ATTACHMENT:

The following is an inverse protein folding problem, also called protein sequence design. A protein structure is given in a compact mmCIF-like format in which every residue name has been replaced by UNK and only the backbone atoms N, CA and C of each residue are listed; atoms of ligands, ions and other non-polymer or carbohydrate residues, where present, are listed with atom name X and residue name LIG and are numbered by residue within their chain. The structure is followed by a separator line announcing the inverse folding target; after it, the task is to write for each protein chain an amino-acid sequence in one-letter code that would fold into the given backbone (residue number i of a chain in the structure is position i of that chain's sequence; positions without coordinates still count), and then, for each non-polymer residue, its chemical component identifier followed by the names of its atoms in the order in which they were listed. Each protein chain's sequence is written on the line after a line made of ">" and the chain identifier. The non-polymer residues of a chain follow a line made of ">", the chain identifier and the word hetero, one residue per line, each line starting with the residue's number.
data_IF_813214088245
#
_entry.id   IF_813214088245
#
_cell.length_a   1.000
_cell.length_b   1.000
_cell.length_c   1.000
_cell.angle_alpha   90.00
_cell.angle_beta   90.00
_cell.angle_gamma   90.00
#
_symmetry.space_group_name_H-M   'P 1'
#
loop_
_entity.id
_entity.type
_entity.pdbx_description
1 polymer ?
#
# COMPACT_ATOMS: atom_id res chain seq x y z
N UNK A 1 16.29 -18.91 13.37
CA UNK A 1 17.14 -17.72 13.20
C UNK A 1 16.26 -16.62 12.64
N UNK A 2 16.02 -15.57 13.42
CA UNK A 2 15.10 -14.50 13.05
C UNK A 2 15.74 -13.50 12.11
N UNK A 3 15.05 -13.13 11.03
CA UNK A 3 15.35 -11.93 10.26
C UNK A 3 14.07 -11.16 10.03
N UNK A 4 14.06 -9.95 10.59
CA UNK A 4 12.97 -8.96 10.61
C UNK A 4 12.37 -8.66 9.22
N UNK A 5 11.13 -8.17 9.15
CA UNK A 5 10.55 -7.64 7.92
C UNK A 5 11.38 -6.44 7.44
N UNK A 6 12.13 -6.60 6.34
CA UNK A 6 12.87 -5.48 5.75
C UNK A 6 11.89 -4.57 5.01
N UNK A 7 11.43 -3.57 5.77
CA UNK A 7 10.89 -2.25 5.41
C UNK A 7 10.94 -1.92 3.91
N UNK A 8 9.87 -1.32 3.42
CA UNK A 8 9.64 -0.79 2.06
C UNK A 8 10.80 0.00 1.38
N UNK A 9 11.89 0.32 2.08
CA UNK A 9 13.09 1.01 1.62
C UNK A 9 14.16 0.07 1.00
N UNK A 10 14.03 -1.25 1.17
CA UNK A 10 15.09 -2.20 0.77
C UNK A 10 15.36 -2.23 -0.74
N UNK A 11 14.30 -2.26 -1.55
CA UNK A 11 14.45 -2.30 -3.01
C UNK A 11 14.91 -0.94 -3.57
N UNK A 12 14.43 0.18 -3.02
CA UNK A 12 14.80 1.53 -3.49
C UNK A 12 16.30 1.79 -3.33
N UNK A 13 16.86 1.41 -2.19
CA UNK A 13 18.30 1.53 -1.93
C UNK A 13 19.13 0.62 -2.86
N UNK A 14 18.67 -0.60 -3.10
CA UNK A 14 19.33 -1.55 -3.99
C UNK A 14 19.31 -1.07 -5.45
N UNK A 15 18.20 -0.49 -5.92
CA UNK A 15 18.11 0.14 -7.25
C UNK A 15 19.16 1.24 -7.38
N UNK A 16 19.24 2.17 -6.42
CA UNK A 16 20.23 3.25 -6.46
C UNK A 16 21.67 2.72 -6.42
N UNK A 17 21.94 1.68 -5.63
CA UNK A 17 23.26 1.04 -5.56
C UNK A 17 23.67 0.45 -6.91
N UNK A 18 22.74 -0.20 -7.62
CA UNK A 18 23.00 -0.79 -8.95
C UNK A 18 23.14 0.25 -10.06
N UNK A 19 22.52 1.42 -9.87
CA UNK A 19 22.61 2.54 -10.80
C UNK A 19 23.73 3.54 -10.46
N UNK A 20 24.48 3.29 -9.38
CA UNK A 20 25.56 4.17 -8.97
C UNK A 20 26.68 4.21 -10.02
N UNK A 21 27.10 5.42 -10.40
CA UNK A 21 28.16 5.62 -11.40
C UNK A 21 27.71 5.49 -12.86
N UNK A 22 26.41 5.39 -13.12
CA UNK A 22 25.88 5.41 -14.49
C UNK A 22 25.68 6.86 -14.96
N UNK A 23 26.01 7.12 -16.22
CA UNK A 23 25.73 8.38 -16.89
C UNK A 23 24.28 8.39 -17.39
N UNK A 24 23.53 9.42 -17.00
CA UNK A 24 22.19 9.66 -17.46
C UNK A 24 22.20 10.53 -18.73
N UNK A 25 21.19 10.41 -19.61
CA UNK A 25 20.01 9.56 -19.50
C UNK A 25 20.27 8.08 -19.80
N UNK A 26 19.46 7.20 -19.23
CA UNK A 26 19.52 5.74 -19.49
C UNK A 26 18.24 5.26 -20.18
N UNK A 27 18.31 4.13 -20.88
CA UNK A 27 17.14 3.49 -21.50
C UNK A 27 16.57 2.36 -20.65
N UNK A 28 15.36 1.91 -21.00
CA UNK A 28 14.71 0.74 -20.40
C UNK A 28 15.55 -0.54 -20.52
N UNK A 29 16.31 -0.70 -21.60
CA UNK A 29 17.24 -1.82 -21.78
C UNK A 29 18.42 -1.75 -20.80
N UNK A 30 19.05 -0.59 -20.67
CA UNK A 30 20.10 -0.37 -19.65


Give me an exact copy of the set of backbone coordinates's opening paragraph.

The following is an inverse protein folding problem, also called protein sequence design. A protein structure is given in a compact mmCIF-like format in which every residue name has been replaced by UNK and only the backbone atoms N, CA and C of each residue are listed; atoms of ligands, ions and other non-polymer or carbohydrate residues, where present, are listed with atom name X and residue name LIG and are numbered by residue within their chain. The structure is followed by a separator line announcing the inverse folding target; after it, the task is to write for each protein chain an amino-acid sequence in one-letter code that would fold into the given backbone (residue number i of a chain in the structure is position i of that chain's sequence; positions without coordinates still count), and then, for each non-polymer residue, its chemical component identifier followed by the names of its atoms in the order in which they were listed. Each protein chain's sequence is written on the line after a line made of ">" and the chain identifier. The non-polymer residues of a chain follow a line made of ">", the chain identifier and the word hetero, one residue per line, each line starting with the residue's number.